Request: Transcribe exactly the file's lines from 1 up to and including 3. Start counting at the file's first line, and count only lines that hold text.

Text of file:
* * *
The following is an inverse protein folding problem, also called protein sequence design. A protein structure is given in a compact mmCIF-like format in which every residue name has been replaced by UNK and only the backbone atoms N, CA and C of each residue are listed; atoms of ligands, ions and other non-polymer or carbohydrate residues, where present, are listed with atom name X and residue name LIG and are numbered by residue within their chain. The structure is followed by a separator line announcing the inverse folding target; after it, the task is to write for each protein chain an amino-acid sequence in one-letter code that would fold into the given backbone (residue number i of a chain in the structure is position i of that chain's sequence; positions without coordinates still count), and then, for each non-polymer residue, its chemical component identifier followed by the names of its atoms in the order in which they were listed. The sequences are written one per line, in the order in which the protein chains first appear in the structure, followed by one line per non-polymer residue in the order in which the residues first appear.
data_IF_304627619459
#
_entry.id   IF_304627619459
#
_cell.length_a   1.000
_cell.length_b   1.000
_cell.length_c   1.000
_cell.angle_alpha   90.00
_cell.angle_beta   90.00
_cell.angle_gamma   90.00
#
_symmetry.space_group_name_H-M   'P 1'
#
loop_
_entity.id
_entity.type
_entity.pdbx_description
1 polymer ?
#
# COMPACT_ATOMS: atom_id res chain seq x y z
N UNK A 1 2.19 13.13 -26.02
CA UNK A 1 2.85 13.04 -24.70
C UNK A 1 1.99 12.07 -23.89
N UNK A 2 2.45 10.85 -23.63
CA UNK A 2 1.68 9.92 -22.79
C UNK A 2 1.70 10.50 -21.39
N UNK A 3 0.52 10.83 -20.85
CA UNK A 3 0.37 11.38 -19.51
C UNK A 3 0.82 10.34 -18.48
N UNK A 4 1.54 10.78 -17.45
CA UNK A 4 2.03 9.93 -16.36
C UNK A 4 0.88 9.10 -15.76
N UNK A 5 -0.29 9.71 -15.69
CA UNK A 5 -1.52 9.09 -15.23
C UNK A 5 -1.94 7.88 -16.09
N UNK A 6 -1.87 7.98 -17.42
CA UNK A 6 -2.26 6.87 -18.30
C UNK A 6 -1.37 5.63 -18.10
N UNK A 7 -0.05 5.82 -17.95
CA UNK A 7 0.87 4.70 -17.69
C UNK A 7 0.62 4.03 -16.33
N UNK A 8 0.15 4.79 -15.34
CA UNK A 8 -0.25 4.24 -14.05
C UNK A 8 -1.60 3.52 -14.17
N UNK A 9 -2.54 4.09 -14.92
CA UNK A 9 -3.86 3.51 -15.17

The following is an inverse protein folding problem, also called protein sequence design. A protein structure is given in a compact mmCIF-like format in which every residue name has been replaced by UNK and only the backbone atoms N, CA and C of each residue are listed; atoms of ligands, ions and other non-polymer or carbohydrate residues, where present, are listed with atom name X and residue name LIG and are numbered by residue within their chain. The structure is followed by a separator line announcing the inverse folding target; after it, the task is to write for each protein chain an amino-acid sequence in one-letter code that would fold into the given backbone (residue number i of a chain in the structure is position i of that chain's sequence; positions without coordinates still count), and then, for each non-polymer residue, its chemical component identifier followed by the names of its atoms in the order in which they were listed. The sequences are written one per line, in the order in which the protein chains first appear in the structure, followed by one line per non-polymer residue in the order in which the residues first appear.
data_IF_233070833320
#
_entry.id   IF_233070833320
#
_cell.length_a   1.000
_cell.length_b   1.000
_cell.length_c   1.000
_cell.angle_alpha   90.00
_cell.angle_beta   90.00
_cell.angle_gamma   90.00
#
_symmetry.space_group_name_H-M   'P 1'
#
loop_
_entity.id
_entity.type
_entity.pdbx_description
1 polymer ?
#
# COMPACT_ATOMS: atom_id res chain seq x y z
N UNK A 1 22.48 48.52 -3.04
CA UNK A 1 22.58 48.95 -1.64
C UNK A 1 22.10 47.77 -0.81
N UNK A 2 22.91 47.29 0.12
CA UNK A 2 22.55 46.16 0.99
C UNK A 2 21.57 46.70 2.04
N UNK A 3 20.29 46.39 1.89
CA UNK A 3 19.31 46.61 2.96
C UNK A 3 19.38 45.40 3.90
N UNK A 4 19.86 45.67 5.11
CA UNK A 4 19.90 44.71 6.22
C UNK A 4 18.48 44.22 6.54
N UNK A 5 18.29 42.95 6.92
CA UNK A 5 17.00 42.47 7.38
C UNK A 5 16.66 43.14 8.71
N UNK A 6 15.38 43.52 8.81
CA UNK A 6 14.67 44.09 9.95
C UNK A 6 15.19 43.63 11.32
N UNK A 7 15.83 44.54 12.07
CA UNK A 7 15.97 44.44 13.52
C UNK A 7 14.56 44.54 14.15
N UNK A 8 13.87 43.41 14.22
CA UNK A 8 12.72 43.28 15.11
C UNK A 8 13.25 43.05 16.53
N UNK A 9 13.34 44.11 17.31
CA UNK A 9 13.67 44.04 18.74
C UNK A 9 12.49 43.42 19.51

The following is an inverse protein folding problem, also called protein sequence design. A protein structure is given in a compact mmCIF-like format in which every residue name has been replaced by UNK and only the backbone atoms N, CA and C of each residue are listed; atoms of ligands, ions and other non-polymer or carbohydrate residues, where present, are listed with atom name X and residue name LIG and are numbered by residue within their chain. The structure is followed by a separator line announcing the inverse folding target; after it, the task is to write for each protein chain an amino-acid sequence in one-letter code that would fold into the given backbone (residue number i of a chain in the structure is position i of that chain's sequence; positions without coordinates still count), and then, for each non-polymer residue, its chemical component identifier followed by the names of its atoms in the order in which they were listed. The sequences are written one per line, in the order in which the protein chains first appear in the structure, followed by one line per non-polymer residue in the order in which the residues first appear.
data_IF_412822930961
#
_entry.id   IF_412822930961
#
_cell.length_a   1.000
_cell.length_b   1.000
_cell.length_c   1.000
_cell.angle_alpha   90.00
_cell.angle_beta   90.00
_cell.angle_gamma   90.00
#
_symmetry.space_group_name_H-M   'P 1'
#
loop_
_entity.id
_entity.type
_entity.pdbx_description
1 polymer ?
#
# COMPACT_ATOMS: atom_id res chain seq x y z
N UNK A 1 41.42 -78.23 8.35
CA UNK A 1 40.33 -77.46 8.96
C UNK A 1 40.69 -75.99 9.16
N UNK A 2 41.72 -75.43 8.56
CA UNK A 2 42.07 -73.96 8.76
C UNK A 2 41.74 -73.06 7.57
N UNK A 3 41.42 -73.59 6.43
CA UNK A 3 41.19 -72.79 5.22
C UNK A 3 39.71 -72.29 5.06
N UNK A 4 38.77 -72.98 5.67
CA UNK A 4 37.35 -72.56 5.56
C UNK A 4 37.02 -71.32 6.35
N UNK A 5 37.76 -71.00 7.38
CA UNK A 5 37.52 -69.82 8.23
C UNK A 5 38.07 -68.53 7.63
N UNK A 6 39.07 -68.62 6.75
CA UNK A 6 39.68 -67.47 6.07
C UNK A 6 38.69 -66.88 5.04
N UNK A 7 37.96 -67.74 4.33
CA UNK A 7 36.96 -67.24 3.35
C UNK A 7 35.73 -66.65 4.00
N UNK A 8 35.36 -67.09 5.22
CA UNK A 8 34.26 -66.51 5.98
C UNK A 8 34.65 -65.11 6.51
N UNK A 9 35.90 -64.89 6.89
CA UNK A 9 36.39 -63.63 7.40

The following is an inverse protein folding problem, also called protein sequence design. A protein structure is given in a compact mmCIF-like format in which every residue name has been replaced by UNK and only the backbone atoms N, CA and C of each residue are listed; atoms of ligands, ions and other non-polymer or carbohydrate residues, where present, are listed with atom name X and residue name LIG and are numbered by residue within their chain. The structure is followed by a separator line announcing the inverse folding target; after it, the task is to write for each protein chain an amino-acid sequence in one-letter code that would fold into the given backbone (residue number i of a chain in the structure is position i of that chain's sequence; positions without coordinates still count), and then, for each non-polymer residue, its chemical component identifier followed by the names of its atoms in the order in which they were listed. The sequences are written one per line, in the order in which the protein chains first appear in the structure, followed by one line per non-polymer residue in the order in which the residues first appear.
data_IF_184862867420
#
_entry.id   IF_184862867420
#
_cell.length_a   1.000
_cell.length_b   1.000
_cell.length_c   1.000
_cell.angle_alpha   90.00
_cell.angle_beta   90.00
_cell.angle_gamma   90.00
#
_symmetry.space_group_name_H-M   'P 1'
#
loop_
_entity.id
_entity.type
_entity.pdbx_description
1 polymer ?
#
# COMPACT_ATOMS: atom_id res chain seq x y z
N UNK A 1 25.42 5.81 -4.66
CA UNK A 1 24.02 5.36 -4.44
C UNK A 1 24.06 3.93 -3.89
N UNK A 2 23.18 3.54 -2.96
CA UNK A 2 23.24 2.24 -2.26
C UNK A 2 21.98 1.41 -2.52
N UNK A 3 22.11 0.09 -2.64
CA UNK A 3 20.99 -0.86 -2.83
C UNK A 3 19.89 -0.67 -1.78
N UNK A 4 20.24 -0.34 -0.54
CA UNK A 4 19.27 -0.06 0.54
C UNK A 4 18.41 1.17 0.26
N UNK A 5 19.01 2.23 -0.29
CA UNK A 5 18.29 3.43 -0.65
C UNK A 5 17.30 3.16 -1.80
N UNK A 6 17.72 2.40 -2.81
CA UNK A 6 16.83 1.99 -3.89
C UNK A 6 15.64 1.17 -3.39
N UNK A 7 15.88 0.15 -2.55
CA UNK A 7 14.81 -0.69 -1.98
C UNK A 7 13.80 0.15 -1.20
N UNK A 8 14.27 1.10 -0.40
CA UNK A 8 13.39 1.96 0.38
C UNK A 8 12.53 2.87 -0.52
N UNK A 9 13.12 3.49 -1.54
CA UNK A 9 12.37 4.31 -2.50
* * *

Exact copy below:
The following is an inverse protein folding problem, also called protein sequence design. A protein structure is given in a compact mmCIF-like format in which every residue name has been replaced by UNK and only the backbone atoms N, CA and C of each residue are listed; atoms of ligands, ions and other non-polymer or carbohydrate residues, where present, are listed with atom name X and residue name LIG and are numbered by residue within their chain. The structure is followed by a separator line announcing the inverse folding target; after it, the task is to write for each protein chain an amino-acid sequence in one-letter code that would fold into the given backbone (residue number i of a chain in the structure is position i of that chain's sequence; positions without coordinates still count), and then, for each non-polymer residue, its chemical component identifier followed by the names of its atoms in the order in which they were listed. The sequences are written one per line, in the order in which the protein chains first appear in the structure, followed by one line per non-polymer residue in the order in which the residues first appear.
data_IF_304627619459
#